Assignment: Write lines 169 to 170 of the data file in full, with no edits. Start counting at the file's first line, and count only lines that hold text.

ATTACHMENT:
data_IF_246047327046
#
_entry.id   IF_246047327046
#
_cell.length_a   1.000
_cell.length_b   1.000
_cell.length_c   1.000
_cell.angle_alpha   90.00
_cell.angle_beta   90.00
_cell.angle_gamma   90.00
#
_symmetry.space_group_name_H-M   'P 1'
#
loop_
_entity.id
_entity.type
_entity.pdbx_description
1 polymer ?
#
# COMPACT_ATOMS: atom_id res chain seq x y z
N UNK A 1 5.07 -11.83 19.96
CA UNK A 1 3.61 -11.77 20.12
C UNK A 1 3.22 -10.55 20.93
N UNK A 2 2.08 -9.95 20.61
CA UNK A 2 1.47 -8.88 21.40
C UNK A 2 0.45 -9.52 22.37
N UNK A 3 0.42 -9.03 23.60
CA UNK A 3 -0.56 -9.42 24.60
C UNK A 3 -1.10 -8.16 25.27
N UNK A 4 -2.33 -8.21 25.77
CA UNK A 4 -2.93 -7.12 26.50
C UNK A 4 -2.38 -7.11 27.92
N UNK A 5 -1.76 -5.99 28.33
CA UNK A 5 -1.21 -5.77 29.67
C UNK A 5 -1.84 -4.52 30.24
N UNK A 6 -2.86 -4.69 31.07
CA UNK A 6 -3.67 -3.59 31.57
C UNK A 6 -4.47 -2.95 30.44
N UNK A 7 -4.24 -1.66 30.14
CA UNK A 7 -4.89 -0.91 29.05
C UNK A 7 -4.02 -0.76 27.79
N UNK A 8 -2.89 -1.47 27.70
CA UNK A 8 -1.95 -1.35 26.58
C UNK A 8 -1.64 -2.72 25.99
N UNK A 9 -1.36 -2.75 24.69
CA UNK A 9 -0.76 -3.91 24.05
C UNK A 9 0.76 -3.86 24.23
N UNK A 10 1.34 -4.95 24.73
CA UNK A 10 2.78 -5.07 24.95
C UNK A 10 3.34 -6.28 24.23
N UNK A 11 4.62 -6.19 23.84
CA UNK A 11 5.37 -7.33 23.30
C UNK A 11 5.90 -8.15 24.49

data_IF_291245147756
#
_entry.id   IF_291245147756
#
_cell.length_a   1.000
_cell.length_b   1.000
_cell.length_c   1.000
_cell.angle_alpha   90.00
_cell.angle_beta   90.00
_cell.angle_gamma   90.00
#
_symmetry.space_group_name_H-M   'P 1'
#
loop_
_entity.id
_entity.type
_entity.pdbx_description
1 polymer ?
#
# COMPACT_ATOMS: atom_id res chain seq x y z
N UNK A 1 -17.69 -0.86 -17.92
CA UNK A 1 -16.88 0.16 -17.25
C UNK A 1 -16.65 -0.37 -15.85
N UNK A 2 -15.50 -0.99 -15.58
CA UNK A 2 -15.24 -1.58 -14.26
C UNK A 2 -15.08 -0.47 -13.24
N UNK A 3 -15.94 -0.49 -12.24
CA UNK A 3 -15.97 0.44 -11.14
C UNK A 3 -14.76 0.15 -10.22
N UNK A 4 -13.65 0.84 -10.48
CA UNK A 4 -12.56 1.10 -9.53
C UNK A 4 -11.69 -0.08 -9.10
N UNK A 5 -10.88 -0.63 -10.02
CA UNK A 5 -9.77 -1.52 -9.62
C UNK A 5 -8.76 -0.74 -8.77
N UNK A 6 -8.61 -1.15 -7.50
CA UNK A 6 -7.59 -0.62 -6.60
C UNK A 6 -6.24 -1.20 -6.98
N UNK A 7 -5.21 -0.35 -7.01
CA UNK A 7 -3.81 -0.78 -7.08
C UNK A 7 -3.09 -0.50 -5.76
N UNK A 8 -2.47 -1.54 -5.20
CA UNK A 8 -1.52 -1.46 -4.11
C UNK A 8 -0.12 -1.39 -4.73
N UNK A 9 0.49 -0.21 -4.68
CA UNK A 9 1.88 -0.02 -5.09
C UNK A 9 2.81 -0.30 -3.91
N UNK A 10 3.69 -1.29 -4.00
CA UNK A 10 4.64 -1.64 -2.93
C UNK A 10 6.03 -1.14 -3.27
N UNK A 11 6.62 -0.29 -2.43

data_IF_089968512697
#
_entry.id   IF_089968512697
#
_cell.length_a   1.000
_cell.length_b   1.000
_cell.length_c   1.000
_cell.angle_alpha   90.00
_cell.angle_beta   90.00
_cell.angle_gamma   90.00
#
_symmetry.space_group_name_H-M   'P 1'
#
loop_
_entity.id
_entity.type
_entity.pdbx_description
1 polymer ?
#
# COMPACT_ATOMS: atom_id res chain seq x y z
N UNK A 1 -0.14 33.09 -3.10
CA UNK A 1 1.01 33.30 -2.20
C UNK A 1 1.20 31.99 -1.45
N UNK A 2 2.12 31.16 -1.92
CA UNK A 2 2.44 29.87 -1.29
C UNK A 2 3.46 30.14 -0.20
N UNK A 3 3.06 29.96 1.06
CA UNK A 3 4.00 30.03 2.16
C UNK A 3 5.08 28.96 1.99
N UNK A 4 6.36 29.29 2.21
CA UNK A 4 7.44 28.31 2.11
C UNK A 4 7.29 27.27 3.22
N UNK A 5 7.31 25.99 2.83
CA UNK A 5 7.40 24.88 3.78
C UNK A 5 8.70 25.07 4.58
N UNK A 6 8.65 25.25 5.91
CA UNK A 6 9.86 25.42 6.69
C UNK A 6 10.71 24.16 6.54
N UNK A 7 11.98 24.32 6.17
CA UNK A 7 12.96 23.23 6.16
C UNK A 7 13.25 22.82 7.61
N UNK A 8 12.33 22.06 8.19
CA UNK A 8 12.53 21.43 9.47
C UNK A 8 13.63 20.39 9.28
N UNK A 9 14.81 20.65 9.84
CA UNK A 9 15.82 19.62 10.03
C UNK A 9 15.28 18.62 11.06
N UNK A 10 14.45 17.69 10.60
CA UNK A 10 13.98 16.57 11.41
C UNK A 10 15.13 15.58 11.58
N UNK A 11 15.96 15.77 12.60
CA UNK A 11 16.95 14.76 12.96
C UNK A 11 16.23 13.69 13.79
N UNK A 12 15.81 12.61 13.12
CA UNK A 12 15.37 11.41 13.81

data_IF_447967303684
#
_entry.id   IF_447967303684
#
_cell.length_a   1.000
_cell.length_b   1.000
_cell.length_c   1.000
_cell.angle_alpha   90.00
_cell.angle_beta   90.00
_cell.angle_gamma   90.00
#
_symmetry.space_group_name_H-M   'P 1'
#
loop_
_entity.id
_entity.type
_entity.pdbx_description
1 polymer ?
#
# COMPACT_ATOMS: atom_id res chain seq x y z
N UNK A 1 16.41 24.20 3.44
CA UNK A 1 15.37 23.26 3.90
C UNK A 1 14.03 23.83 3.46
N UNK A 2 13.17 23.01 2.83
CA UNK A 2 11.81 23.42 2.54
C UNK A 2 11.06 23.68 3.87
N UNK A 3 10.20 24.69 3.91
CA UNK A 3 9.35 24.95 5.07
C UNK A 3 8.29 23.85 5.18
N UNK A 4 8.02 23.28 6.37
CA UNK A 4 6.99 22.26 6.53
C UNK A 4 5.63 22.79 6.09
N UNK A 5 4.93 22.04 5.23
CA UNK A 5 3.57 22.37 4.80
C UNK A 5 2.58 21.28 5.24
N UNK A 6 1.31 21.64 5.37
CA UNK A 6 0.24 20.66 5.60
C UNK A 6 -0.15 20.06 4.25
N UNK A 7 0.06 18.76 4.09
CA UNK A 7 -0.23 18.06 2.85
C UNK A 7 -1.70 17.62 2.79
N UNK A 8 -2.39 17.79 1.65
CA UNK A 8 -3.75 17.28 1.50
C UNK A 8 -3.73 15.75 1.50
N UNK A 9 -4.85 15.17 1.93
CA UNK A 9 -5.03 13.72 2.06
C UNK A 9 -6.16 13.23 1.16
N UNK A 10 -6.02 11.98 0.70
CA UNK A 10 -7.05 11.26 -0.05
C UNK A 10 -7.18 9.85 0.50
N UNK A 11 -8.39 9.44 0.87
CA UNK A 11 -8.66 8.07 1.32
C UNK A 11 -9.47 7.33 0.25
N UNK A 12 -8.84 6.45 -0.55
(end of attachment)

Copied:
_cell.angle_gamma   90.00
#